Looking Back: We've Come Farther Than You Think!
Human nature all too often seems to be slanted towards seeing what is missing and the negative. We see what still needs to be done. We take note of what is lacking. We see the glass as half empty rather than as half full. For some people that is their general outlook on life. However, for those who live with migraine, it’s a little bit more complex than that.
Do you think there is enough awareness of migraine?
We are all too painfully aware of the undeniable lack of funding dedicated to research for this disease. We have to live with the reality of a stunning shortage of certified headache specialists. Stigma frequently raises its ugly head from those who do not understand. Stigma creates challenges in education, healthcare, employment, family, and society as a whole. However, sometimes it can be helpful to STOP – to look back, and to see just how far we have come. It’s actually quite amazing!
It wasn’t always like this
I’ve lived with migraine for most of my life – in fact, my earliest childhood memories are of debilitating attacks. At that time there simply were no preventive options at all. In fact, there were no abortive options either other than what could be obtained over-the-counter. Adults, teens, and even young children frequently had no choice other than to resort to stronger and stronger pain medications.
Desperate for migraine relief
At best, old wives' tales remedies rarely brought sufficient, if any, relief. At worst, they could make an attack more severe or even be a trigger that needed to be avoided. By the time I got to college, I was already all too well aware that my plans would unpredictably and frequently need to come to a sudden halt. There simply was nothing that could be done except to numb the pain, pray for sleep, and desperately hope that upon awakening life would be able to resume!
The advances are amazing
I still remember going to see my first genuine headache specialist. I can picture in my mind the building in the center of London and the long winding stairs I had to climb to get to the office. The emotional impact was beyond huge. Finally, here was a doctor who would understand. Perhaps there was hope after all! Little did I know that this was going to be a life-long marathon rather than a sprint. Ahead were decades of working through endless variations, doses, and cocktails of preventive medications designed to treat OTHER diseases than migraine. It would be years before the first abortive options appeared on the market. It would be 3 decades before the first preventives SPECIFICALLY designed for migraine would be FDA approved.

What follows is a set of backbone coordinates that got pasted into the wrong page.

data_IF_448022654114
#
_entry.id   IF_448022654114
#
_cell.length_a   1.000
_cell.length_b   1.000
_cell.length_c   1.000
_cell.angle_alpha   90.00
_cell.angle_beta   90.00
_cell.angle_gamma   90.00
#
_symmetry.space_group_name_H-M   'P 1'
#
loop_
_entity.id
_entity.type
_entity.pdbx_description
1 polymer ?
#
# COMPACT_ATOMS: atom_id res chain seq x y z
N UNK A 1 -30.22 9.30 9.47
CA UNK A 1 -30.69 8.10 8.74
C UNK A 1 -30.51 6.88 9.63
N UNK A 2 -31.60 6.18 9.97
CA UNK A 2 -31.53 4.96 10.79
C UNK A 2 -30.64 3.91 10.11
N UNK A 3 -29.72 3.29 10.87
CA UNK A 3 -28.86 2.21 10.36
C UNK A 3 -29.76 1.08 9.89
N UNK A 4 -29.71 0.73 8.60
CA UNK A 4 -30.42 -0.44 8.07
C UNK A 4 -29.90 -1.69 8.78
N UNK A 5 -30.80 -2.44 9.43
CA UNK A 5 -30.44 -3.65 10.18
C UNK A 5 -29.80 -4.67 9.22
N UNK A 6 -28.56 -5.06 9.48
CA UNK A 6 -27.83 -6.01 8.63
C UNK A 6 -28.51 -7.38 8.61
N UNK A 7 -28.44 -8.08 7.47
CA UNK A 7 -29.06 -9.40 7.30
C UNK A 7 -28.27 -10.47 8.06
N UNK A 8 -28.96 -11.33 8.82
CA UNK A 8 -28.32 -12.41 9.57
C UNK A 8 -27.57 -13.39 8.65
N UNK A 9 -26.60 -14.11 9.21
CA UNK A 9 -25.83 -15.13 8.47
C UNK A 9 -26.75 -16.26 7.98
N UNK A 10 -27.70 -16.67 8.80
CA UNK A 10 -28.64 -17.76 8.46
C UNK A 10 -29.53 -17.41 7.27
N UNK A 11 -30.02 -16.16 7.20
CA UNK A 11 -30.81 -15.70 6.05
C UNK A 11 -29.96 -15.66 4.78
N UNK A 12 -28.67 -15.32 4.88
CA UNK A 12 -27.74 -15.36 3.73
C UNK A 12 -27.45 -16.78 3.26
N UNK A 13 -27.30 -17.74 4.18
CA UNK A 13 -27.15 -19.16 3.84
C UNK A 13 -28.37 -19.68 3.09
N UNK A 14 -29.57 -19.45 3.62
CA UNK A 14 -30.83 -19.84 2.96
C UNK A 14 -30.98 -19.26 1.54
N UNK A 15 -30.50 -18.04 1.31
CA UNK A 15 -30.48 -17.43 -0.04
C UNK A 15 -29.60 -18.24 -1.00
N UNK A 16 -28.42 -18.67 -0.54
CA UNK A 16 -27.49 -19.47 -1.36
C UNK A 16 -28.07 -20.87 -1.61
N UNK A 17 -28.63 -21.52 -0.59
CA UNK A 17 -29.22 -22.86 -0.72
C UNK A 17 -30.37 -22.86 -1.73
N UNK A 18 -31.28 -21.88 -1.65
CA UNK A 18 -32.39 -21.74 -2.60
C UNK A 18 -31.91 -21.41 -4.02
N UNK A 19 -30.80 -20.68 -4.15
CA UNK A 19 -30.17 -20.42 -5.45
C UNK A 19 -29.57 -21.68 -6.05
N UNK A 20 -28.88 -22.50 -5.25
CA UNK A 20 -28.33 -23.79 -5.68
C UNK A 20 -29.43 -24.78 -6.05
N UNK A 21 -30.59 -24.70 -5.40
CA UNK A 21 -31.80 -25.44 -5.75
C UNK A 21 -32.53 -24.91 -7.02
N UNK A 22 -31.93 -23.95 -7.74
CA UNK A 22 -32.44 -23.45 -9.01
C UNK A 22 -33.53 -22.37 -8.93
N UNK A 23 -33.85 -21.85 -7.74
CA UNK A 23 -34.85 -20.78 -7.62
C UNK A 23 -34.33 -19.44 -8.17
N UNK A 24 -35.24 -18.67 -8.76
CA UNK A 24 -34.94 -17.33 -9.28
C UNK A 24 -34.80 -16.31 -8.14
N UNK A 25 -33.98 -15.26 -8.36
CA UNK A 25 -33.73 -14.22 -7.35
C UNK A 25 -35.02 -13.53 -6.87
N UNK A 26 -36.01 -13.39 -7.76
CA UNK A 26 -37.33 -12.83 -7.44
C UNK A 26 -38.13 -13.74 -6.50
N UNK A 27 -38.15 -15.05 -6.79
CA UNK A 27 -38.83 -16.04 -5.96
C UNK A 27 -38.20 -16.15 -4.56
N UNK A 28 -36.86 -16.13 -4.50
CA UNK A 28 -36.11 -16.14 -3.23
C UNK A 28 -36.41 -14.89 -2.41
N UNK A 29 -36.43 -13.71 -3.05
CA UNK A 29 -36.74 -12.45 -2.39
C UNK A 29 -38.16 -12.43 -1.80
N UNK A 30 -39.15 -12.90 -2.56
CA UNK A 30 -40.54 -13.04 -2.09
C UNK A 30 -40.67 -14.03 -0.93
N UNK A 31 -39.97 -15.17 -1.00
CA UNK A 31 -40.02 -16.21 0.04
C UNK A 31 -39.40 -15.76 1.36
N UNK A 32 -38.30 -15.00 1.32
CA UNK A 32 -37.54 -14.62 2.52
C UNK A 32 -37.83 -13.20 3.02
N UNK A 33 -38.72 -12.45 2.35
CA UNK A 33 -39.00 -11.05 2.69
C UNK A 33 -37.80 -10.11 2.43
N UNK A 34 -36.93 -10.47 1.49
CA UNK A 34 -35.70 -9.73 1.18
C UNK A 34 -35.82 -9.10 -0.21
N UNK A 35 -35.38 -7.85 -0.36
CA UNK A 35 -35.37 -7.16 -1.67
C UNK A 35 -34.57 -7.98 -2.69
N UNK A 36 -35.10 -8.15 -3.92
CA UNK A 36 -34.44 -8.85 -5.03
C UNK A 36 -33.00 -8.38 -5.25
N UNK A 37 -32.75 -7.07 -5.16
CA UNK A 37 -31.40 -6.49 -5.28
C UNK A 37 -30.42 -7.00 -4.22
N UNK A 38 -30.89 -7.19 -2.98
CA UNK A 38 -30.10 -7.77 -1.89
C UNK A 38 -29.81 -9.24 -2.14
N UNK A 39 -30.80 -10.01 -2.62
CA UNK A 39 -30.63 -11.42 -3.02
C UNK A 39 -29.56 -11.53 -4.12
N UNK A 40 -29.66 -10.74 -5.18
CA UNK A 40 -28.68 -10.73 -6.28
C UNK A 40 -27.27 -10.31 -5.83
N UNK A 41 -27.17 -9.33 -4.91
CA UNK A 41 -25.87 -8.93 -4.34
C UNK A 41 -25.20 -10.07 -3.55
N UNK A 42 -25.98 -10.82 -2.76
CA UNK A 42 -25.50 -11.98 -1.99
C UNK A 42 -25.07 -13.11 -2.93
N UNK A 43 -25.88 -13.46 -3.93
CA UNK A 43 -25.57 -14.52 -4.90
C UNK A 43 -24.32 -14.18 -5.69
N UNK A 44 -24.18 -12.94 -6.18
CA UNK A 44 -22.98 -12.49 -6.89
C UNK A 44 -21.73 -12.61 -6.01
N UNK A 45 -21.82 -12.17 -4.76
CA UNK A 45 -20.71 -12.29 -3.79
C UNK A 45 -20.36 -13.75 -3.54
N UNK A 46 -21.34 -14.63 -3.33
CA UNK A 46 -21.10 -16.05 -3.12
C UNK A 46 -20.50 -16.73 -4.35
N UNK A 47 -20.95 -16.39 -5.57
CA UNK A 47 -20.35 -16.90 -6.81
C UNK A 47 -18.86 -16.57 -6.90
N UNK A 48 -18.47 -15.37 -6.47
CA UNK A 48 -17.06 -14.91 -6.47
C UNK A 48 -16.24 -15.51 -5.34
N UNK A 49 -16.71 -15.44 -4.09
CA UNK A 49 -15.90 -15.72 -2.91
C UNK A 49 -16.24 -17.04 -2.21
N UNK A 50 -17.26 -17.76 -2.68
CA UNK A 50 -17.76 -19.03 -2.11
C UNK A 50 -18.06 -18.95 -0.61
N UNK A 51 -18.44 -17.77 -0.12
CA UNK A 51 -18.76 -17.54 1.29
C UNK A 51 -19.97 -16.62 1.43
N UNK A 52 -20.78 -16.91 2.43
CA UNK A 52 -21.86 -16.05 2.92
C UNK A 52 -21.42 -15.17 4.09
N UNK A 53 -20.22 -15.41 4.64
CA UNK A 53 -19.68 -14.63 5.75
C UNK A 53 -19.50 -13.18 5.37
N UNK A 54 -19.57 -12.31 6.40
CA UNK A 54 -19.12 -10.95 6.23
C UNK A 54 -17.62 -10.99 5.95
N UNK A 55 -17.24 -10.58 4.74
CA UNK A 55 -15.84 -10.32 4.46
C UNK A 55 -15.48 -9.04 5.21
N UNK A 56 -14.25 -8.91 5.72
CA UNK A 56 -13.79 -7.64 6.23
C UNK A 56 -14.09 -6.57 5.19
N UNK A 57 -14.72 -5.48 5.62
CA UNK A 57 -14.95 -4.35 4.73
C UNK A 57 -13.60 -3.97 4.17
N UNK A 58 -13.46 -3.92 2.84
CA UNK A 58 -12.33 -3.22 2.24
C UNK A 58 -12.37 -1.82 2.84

Increasing research and awareness
However, those options did eventually come, and the good news is that there is so much more on the way. As research has increased, the clinical pipeline has become packed. There are potential treatments at every stage from pre-clinical all the way through to final phase 3 clinical trials. New classes of medications and new ways to administer old medications are being considered. There is an increasing number of specially trained doctors who better understand how to help those of us who live with migraine. More so, there is an increased awareness of the seriousness of migraine, and a strong community of patients that supports and encourages those who are struggling. All in all, the advances are amazing!
Looking back gives hope
For a disease that devastatingly takes away hope, looking back can help restore that. Looking back can help us realize that all is not lost and that now is NOT the time to give up. The understanding of this complex neurological disease has changed and evolved so much over the past few decades, and it continues to evolve.
While it is true that there is a LONG way to go, it is also true that we have come an exceptionally long way already. The funding shortage is serious and inexcusable, however, the incredible researchers and doctors dedicated to making a difference are powerful testimonies to the fact that change is happening and will continue. Despite the majority of us still not having adequate tools to manage migraine, the reality is that there are countless more options than there were 40 years ago, 20 years ago, or even 3 years ago. Looking ahead, the future looks even brighter. There finally is real change happening, and a powerful reason to hold onto hope!
If you live with migraine disease, do you find yourself losing hope? What helps you hold on and not give up? What are the tools in your migraine “toolbox” that give you the strength to face tomorrow?
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